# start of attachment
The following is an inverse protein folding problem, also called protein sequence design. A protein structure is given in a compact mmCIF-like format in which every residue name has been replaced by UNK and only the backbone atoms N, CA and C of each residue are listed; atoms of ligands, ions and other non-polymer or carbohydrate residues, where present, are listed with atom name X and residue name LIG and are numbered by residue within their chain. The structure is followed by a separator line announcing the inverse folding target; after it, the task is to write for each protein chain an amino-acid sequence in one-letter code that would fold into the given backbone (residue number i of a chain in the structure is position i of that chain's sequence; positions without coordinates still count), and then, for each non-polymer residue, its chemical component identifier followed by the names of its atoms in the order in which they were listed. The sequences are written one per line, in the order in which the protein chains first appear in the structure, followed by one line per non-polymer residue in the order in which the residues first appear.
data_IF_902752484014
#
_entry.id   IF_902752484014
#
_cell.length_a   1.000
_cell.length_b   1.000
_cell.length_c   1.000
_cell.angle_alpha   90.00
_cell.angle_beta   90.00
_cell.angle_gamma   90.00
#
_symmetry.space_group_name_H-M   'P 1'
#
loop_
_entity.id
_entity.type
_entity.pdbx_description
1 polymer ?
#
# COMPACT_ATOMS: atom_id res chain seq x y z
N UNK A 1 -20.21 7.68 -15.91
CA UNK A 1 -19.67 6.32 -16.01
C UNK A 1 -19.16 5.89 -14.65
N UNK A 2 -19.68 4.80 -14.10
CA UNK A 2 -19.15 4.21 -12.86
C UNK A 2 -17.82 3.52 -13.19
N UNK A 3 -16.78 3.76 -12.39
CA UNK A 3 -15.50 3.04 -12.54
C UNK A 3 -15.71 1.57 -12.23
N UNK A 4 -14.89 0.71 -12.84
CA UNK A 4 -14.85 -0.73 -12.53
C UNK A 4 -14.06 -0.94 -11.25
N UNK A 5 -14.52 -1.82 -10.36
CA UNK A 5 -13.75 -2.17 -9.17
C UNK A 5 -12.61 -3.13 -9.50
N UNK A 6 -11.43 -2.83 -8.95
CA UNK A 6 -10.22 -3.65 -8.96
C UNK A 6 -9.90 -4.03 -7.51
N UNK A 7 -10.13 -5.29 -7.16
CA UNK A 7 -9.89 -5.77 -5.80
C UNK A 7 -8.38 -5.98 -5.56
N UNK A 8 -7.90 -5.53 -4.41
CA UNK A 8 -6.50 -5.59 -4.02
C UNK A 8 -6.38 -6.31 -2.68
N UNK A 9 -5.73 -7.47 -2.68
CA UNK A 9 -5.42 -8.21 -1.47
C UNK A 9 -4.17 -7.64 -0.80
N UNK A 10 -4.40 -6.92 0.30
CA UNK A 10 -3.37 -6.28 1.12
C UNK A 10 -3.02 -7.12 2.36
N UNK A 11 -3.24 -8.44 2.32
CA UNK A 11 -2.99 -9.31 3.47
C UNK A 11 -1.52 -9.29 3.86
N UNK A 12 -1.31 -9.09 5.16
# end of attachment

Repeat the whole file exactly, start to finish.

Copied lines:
The following is an inverse protein folding problem, also called protein sequence design. A protein structure is given in a compact mmCIF-like format in which every residue name has been replaced by UNK and only the backbone atoms N, CA and C of each residue are listed; atoms of ligands, ions and other non-polymer or carbohydrate residues, where present, are listed with atom name X and residue name LIG and are numbered by residue within their chain. The structure is followed by a separator line announcing the inverse folding target; after it, the task is to write for each protein chain an amino-acid sequence in one-letter code that would fold into the given backbone (residue number i of a chain in the structure is position i of that chain's sequence; positions without coordinates still count), and then, for each non-polymer residue, its chemical component identifier followed by the names of its atoms in the order in which they were listed. The sequences are written one per line, in the order in which the protein chains first appear in the structure, followed by one line per non-polymer residue in the order in which the residues first appear.
data_IF_902752484014
#
_entry.id   IF_902752484014
#
_cell.length_a   1.000
_cell.length_b   1.000
_cell.length_c   1.000
_cell.angle_alpha   90.00
_cell.angle_beta   90.00
_cell.angle_gamma   90.00
#
_symmetry.space_group_name_H-M   'P 1'
#
loop_
_entity.id
_entity.type
_entity.pdbx_description
1 polymer ?
#
# COMPACT_ATOMS: atom_id res chain seq x y z
N UNK A 1 -20.21 7.68 -15.91
CA UNK A 1 -19.67 6.32 -16.01
C UNK A 1 -19.16 5.89 -14.65
N UNK A 2 -19.68 4.80 -14.10
CA UNK A 2 -19.15 4.21 -12.86
C UNK A 2 -17.82 3.52 -13.19
N UNK A 3 -16.78 3.76 -12.39
CA UNK A 3 -15.50 3.04 -12.54
C UNK A 3 -15.71 1.57 -12.23
N UNK A 4 -14.89 0.71 -12.84
CA UNK A 4 -14.85 -0.73 -12.53
C UNK A 4 -14.06 -0.94 -11.25
N UNK A 5 -14.52 -1.82 -10.36
CA UNK A 5 -13.75 -2.17 -9.17
C UNK A 5 -12.61 -3.13 -9.50
N UNK A 6 -11.43 -2.83 -8.95
CA UNK A 6 -10.22 -3.65 -8.96
C UNK A 6 -9.90 -4.03 -7.51
N UNK A 7 -10.13 -5.29 -7.16
CA UNK A 7 -9.89 -5.77 -5.80
C UNK A 7 -8.38 -5.98 -5.56
N UNK A 8 -7.90 -5.53 -4.41
CA UNK A 8 -6.50 -5.59 -4.02
C UNK A 8 -6.38 -6.31 -2.68
N UNK A 9 -5.73 -7.47 -2.68
CA UNK A 9 -5.42 -8.21 -1.47
C UNK A 9 -4.17 -7.64 -0.80
N UNK A 10 -4.40 -6.92 0.30
CA UNK A 10 -3.37 -6.28 1.12
C UNK A 10 -3.02 -7.12 2.36
N UNK A 11 -3.24 -8.44 2.32
CA UNK A 11 -2.99 -9.31 3.47
C UNK A 11 -1.52 -9.29 3.86
N UNK A 12 -1.31 -9.09 5.16